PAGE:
Wildlife Conservation Society

BGD - Poachers on the prowl: Bangladesh moves to save sharks and stingrays

A few years ago, fishermen along Bangladesh’s coasts caught sharks and stingrays only when the fish were stuck in nets. With time, their commercial value has grown. Now poachers are competing to catch these sea creatures.

he trend of poaching the fish has risen over the past couple of years due to the high prices of their fins, gill plates and skins in the international market.

The Ministry of Environment, Forest and Climate Change last month listed nine genera and 52 species of shark and stingray as endangered aquatic life by amending the Wildlife (Conservation and Security) Act, a move hailed as a significant step towards saving them.

Mollah Rezaul Karim, conservator of forests at Wildlife and Nature Conservation Circle at the Forest Department, said the update of the list is based on the government’s international, regional and constitutional commitment to conserve marine life in peril and their habitat.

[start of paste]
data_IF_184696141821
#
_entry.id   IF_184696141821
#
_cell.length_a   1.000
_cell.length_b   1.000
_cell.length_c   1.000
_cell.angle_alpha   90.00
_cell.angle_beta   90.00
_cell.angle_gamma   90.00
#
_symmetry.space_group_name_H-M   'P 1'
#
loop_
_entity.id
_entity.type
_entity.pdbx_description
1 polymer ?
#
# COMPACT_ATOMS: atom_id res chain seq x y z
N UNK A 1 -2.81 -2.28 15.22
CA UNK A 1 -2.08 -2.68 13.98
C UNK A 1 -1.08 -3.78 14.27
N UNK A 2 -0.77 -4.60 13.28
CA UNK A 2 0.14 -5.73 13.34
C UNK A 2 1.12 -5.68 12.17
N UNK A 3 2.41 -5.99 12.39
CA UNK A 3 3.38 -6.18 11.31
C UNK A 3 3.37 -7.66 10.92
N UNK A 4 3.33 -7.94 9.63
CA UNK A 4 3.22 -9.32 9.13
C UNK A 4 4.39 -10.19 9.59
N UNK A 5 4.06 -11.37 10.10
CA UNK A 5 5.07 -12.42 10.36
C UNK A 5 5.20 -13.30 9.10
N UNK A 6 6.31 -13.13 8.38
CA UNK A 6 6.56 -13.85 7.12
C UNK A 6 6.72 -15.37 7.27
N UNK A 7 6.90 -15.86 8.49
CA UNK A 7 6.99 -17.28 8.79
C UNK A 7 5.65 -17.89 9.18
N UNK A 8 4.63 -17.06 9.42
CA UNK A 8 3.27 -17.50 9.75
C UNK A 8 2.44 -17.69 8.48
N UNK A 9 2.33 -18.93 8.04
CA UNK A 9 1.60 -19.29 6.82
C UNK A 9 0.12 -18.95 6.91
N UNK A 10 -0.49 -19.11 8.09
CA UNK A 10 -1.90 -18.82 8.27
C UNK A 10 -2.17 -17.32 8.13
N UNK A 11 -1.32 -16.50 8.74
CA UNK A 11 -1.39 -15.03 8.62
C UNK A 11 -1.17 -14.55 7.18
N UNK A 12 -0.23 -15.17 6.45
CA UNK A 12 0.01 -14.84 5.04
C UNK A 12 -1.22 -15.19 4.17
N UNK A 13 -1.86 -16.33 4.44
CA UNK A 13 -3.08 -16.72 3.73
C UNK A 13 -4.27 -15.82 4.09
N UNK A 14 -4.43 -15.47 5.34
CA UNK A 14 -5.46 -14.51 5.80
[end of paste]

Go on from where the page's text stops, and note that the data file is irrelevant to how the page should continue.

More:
Photo: Wildlife Conservation Society
Photo: Wildlife Conservation Society

The government also took advice from national and international experts and technical assistance from the Wildlife Conservation Society or WCS, while the Pew Charitable Trust’s global shark conservation project helped amend the law.

Bangladesh signed the Convention on International Trade in Endangered Species of Wild Fauna and Flora or CITES and the Convention on the Conservation of Migratory Species of Wild Animals or CMS global agreements in 1981 and 2005.

Experts believe the Forest Department and law-enforcement agencies will play an active role in protecting the imperilled aquatic creatures included in the revised list, while the amended law will benefit the local fishermen by systematically facilitating sustainable acquisition of fish that are not at risk.

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